Xbox Cloud Gaming (formerly known as Project xCloud) is one of Microsoft’s new tentpole services. The incentive behind it is to provide existing PC/Xbox users with continuous access to some of their favorite titles while also allowing anyone to play hit titles wherever they want. Such has proved true for that of Microsoft Flight Simulator.
The critically-acclaimed simulator launched on Xbox Cloud Gaming back in March and has since become one of its most-played titles. In fact, Microsoft Flight Simulator ended up being the most popular title on the service during that same month.
Cloud surfers and servers
Microsoft revealed this interesting new tidbit of info in a recent blog post on the main Xbox News site. There, Catherine Gluckstein, vice president and head of product at Xbox Cloud Gaming, explained that it’s the company’s mission to “empower everyone around the world to play the games they want, with the people they want, on the devices they already own. We call this Xbox Everywhere.”
Gluckstein went on to mention that Microsoft has “invested heavily in the cloud” to the benefit of both players and game creators. Basically, the cloud is similar to a symbiotic relationship. The ability to play a game via the cloud allows anyone to play, meaning creators have the potential of reaching a wider audience since the barrier of hardware requirements is lowered.
That fact alone may explain how Microsoft Flight Simulator proved to be so successful on Xbox Cloud Gaming during the month of March. Its arrival onto the service allowed for players to not only access on mobile devices, like the Steam Deck, but through more traditional setups like the Xbox One, Macs, and PCs that cannot natively support the sim due to power constraints and incompatibility.
No cargo constraints
Since day one, Microsoft Flight Simulator proved to put even beefy rigs to the test. To this day, it remains a difficult title to run smoothly. But, Xbox Cloud players legitimately never have to think twice about it. This is in stark contrast to the situation on PC, where there’s a seemingly never-ending deluge of posts asking “can I run this?” and trying different tweaks to get the best framerates.
Going back to Gluckstein’s post, while she doesn’t reveal the exact player count that Microsoft Flight Simulator generated, she does mention a few interesting statistics. Across the currently 26 supported countries, users have accessed the service on over “6,000 types of devices” resulting in “more than 10 million people around the world” who have been able to stream a game.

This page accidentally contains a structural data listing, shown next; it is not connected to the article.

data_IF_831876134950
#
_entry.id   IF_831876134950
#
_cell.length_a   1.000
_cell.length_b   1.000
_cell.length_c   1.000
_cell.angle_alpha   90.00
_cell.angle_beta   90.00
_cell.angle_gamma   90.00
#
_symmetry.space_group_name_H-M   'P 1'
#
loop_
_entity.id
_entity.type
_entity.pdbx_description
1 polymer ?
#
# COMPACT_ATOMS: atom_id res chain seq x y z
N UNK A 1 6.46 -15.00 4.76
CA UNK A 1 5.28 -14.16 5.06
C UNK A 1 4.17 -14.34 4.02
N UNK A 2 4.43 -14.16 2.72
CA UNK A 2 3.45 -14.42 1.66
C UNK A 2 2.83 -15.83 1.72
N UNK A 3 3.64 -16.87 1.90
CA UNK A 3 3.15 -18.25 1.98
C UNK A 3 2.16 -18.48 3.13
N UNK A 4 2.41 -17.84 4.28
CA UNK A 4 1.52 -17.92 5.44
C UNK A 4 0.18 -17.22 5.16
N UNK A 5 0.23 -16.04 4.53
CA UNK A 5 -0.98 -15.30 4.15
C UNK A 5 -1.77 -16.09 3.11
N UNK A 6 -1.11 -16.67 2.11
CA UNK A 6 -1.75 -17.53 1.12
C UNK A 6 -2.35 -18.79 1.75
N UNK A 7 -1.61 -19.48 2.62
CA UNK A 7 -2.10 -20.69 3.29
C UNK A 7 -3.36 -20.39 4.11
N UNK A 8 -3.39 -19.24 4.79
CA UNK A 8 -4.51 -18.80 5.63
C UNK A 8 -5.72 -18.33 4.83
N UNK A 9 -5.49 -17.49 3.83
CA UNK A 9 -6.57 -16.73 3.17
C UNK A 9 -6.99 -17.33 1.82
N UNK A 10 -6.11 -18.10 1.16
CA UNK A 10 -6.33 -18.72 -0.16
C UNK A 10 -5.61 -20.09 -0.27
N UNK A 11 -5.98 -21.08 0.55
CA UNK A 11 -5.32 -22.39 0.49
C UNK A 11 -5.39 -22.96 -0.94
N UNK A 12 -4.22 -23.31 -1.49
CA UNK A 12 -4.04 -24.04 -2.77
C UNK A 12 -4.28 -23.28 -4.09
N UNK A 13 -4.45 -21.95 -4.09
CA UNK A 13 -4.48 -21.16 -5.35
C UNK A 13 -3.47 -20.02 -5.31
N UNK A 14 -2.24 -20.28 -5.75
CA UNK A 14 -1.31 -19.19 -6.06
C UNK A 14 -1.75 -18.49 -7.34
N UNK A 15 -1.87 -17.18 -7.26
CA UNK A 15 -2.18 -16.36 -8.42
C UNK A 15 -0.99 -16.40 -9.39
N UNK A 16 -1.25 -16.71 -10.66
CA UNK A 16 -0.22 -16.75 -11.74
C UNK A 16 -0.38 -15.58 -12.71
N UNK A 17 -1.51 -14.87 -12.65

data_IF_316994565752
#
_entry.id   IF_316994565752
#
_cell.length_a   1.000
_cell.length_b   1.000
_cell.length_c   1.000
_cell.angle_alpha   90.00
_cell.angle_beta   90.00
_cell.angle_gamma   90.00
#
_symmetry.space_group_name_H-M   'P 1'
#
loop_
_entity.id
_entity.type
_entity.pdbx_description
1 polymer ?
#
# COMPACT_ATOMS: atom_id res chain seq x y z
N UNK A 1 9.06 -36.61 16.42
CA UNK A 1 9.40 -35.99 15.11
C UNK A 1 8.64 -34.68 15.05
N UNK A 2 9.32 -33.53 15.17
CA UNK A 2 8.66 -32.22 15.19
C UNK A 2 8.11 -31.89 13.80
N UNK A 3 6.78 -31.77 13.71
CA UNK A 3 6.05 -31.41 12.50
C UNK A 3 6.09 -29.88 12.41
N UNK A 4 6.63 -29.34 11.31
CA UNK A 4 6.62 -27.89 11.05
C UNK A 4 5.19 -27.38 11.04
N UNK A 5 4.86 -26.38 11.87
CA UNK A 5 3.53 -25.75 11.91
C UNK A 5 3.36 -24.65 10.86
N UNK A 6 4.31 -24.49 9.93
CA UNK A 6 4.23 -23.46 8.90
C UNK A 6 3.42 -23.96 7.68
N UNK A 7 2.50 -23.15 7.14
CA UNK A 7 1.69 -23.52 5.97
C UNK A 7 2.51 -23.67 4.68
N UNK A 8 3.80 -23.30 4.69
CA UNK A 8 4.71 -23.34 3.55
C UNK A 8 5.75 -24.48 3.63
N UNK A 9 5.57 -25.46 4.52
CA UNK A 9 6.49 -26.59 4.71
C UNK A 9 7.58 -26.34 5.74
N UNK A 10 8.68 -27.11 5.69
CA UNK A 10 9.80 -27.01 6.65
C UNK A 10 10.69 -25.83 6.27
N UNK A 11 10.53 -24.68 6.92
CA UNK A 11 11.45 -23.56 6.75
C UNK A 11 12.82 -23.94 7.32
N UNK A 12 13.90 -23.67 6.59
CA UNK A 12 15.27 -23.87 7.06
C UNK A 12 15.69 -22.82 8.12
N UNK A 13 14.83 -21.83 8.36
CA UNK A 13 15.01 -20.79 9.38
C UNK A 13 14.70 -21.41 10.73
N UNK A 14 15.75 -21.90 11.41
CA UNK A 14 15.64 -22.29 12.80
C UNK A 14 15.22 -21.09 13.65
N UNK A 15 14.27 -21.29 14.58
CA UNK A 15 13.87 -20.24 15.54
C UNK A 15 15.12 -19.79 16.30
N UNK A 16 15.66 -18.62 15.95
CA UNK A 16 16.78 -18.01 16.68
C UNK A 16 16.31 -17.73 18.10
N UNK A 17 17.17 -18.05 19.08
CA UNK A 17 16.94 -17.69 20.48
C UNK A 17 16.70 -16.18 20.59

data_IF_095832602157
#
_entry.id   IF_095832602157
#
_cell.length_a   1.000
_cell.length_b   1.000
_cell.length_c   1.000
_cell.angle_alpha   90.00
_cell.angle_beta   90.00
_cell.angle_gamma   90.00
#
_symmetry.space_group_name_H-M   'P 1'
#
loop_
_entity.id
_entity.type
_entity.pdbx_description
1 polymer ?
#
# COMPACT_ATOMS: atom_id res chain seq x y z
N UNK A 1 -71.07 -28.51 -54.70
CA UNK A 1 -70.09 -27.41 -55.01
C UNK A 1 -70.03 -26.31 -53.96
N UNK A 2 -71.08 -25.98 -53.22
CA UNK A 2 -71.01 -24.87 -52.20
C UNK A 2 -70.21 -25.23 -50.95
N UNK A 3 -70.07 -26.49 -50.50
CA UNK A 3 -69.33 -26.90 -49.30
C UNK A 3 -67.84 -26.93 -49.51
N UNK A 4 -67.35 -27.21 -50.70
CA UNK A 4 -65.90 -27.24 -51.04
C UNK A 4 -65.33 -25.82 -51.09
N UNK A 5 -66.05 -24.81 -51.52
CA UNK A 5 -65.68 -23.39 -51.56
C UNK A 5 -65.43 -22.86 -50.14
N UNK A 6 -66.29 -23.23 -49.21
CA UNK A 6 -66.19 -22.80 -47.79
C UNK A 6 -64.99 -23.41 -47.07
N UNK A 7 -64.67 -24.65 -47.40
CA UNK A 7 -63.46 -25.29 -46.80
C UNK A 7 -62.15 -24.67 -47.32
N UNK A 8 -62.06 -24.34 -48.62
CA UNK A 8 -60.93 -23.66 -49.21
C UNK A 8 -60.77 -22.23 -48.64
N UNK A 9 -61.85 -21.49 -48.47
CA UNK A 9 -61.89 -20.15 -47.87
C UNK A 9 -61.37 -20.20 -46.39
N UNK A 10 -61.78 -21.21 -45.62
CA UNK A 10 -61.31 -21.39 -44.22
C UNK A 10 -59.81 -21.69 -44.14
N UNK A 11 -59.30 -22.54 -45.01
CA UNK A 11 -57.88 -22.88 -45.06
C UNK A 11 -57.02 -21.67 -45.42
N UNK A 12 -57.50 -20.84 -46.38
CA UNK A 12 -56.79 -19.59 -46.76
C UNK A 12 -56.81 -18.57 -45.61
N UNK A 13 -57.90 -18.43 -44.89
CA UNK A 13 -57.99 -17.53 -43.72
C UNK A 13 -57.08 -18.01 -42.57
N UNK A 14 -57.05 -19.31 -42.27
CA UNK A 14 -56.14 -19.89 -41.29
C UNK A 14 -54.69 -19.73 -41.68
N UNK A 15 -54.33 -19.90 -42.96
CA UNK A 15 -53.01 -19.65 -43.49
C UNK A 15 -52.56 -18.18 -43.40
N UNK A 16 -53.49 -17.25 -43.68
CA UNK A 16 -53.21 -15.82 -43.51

Developers are treating the cloud editions of their games as a separate entity, thus ensuring full compatibility. For instance, Asobo Studios has promised that it’s looking to soon enable keyboard-mouse functionality for the cloud version of Microsoft Flight Simulator as soon as the Xbox Cloud engineers make it a service-wide feature. This will further enhance the experience for a lot of games when being streamed through a computer, especially for one such as Microsoft Flight Simulator.
The fact that Xbox Cloud Gaming is bundled in as a part of the Xbox Game Pass Ultimate service means Microsoft is ensuring as many people as possible have access to its library of titles. This allows it to play in markets that it’s competitors do not currently occupy. Although Sony is targeting a similar consumer base with its new cloud service that allows PC players to also stream PS5/PS4 titles.
All-in-all, the more choices consumers have, the more they’ll benefit as they pick the options best suited to them. And the more players that any game has, the longer it’s likely to receive support. But, for a title like Microsoft Flight Simulator, the latter is less of a concern seeing that its support has been promised to run for about the next decade.